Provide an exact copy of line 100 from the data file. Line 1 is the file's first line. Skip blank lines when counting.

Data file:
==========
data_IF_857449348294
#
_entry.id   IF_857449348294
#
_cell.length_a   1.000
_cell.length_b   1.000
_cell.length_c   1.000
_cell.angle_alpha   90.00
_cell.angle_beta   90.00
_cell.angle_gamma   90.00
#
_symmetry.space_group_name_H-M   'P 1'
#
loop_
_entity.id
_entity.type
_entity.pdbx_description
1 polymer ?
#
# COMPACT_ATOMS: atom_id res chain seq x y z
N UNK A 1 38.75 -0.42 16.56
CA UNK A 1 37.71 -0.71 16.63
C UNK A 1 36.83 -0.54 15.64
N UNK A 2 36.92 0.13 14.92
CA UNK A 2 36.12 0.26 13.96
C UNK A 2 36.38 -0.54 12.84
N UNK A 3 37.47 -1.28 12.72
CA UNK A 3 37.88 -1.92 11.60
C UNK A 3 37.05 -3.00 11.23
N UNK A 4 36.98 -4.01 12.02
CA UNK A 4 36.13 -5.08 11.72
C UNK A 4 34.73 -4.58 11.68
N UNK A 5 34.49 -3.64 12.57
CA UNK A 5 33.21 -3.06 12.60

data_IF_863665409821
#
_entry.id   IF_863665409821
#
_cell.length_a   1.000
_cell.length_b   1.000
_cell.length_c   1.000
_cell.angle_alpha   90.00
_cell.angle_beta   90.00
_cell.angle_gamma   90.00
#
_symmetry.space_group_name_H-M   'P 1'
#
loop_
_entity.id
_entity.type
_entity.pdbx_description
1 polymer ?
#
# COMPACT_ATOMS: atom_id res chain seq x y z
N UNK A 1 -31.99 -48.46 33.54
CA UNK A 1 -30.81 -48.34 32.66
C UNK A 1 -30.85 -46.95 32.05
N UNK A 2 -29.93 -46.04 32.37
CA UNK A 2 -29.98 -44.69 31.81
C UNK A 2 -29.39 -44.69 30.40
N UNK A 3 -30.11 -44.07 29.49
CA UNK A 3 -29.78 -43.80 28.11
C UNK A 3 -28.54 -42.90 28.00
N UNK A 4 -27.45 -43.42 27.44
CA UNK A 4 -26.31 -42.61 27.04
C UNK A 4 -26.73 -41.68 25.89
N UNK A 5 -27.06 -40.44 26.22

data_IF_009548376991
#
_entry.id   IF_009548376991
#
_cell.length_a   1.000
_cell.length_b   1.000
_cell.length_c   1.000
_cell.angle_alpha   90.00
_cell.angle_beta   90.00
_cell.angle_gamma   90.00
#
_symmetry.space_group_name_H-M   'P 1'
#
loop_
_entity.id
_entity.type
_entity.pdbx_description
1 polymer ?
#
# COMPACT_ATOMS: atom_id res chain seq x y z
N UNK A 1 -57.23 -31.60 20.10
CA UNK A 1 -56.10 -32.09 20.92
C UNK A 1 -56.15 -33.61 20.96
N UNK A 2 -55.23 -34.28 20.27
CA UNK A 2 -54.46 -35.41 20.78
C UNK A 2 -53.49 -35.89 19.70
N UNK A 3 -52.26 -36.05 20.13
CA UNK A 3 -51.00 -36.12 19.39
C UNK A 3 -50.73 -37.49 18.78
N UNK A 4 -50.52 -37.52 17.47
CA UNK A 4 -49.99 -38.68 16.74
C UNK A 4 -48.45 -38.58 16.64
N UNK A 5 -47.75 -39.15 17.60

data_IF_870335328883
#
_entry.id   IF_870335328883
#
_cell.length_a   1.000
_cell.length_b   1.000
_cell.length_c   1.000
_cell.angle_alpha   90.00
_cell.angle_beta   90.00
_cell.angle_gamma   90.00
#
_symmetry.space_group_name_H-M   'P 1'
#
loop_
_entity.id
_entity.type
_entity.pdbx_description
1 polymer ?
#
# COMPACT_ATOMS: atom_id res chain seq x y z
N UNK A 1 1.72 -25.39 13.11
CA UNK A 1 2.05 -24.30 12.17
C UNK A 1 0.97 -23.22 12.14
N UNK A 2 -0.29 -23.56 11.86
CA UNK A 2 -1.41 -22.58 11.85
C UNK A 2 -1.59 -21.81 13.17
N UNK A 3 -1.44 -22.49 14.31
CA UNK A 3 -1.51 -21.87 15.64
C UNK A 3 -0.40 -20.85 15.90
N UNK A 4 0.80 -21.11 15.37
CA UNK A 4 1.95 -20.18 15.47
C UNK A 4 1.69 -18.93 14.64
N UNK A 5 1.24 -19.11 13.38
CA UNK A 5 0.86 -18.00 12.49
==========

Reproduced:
N UNK A 5 -47.75 -39.15 17.60